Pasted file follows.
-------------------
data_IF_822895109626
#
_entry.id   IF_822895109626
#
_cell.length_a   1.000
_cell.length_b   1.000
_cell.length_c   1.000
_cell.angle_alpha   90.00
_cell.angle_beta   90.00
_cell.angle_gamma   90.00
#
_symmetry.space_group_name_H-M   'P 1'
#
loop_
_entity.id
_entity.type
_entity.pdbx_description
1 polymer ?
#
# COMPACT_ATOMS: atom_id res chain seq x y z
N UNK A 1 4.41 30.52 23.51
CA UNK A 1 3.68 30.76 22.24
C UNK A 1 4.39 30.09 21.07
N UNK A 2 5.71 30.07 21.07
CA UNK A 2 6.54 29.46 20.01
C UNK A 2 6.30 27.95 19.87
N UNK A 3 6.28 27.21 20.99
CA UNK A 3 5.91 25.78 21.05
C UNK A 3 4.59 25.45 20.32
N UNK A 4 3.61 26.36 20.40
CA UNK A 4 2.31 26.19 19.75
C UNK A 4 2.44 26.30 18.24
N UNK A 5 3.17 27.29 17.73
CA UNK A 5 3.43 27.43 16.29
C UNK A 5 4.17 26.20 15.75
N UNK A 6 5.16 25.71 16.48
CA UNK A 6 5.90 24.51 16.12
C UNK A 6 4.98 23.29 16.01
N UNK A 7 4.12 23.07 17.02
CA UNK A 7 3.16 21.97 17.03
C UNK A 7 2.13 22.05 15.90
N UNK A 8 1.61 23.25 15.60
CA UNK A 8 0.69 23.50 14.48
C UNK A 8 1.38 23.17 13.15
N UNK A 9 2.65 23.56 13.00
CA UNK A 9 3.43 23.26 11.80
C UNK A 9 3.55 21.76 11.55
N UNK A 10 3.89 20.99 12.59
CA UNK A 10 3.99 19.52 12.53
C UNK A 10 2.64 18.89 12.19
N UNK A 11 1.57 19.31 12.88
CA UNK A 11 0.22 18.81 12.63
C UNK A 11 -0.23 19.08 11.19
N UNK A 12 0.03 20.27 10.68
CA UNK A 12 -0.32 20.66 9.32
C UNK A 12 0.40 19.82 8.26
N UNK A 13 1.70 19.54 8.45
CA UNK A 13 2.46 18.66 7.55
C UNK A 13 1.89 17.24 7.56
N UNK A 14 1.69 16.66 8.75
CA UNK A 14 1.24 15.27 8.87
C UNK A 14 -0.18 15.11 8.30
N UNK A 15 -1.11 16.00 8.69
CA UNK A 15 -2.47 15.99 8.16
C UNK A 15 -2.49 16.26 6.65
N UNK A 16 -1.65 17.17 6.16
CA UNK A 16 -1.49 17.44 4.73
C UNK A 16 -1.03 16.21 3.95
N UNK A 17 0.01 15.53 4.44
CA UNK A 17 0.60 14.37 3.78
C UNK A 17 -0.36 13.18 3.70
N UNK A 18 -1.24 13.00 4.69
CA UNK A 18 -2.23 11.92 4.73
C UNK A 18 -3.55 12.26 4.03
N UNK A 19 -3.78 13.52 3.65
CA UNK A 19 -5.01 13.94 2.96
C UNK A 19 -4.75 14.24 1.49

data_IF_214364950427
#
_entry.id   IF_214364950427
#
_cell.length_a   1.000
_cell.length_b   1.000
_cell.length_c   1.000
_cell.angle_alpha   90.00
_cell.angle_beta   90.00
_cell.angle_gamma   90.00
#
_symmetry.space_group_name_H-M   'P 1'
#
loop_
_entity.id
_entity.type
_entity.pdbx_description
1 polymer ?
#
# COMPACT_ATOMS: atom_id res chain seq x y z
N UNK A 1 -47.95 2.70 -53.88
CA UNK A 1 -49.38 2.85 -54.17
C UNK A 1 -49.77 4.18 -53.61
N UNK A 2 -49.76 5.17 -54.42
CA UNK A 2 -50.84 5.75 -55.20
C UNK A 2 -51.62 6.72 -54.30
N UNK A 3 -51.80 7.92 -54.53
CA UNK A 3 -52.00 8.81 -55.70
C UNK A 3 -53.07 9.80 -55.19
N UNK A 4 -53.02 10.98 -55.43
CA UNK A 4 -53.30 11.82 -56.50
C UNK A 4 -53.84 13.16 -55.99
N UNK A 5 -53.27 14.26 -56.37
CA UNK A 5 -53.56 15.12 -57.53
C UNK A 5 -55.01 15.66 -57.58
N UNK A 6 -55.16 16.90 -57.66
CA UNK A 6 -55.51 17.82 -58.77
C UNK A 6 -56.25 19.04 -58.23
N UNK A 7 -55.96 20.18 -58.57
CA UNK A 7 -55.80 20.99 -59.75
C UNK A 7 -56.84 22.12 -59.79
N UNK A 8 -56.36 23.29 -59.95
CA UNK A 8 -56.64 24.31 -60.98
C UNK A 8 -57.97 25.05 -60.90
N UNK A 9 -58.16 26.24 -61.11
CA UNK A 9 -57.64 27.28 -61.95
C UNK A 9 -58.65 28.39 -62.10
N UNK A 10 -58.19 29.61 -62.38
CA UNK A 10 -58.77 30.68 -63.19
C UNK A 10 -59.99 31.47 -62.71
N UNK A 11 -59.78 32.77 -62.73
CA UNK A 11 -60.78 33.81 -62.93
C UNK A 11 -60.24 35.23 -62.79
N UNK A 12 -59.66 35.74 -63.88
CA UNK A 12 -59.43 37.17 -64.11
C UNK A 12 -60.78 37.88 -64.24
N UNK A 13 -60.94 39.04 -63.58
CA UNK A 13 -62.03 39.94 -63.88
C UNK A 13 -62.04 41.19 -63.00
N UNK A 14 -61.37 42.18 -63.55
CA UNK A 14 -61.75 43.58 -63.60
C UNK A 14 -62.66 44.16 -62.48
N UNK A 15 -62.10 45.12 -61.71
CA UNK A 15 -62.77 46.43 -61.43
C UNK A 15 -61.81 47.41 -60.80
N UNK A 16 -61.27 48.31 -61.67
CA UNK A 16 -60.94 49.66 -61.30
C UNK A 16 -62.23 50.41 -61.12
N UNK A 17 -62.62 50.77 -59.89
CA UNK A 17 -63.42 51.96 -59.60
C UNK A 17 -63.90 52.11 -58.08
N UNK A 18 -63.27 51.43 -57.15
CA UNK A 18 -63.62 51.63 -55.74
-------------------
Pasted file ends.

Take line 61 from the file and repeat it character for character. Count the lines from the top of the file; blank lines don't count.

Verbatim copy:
CA UNK A 14 1.24 15.27 8.87